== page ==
Family Tax Breaks Cause Disparity in S.Korea
November 24, 2016 Taxation in South Korea
Tax benefits available to couples with children in South Korea have effectively increased the disparity between taxes paid by families and single taxpayers in the country, according to the results of new research released in the journal of the Korea Academic Society of Taxation.
South Korea has several tax breaks available for families with children, with the breaks being cumulative for more than one child.
The tax measures were enacted in order to counter the country’s dwindling birth rate, which currently sits at approximately 1.3 children per woman, while the worldwide average is thought to be approximately 2.5 per woman.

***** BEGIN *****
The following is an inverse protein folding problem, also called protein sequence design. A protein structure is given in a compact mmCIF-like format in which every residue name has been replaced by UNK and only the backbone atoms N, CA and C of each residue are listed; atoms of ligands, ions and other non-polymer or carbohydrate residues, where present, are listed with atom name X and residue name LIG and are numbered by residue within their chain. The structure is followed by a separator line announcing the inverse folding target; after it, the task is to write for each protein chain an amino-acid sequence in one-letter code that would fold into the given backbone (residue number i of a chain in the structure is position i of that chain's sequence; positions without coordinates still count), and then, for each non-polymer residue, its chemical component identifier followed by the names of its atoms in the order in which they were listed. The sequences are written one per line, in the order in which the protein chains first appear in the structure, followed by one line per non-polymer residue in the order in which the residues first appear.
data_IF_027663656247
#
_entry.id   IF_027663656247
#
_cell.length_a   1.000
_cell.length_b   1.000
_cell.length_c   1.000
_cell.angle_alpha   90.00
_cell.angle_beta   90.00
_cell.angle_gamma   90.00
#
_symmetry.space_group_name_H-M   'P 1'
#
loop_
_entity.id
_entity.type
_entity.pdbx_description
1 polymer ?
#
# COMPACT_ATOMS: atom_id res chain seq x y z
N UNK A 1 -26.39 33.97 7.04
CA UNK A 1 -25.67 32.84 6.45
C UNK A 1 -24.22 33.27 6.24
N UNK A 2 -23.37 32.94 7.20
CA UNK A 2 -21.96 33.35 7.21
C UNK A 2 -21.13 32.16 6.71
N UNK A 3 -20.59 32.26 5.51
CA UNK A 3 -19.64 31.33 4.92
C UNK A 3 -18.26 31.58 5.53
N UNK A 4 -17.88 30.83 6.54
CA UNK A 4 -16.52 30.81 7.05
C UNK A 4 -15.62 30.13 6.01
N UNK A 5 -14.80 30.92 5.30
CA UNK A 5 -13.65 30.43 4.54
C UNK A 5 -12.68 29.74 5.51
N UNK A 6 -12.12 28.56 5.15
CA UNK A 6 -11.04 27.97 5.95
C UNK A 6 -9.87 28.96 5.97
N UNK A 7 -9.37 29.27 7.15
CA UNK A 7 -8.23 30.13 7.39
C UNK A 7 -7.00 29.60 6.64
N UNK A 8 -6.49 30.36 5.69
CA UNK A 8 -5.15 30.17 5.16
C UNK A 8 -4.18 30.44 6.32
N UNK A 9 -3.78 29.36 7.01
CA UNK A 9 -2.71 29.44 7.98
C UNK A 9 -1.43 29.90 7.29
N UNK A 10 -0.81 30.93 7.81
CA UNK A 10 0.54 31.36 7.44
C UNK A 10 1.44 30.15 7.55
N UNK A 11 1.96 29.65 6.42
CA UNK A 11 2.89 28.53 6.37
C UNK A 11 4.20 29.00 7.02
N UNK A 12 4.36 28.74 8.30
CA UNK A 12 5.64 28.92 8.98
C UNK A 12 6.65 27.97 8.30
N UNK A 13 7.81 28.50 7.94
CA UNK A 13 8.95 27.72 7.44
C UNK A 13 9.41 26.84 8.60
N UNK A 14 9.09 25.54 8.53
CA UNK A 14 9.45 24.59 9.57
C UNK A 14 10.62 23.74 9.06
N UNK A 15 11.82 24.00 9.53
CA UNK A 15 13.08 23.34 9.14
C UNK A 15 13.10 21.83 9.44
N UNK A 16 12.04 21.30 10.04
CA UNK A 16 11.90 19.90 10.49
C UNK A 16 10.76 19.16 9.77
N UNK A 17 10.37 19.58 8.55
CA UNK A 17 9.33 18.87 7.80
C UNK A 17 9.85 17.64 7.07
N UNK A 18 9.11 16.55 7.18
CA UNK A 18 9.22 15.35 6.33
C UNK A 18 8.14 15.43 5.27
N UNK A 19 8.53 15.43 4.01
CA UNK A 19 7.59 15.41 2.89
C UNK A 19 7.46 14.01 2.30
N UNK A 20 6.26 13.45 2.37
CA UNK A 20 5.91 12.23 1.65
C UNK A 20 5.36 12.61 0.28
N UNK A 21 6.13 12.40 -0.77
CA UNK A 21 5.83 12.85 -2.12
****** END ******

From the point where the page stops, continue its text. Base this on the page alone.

The results of the research indicated that the effective tax rate faced by single-person households is approximately 2.88 percent, while a couple with one child and a single income would face an effective tax rate of 2.53 percent.
The effective rate drops to as low as 1.24 percent for families with one working parent and two children.
It is expected that public pressure to equalize the tax treatment will increase in coming years, as currently single person households make up 27.1 percent of all households, with the rate set to rise to 34.3 percent in 2025.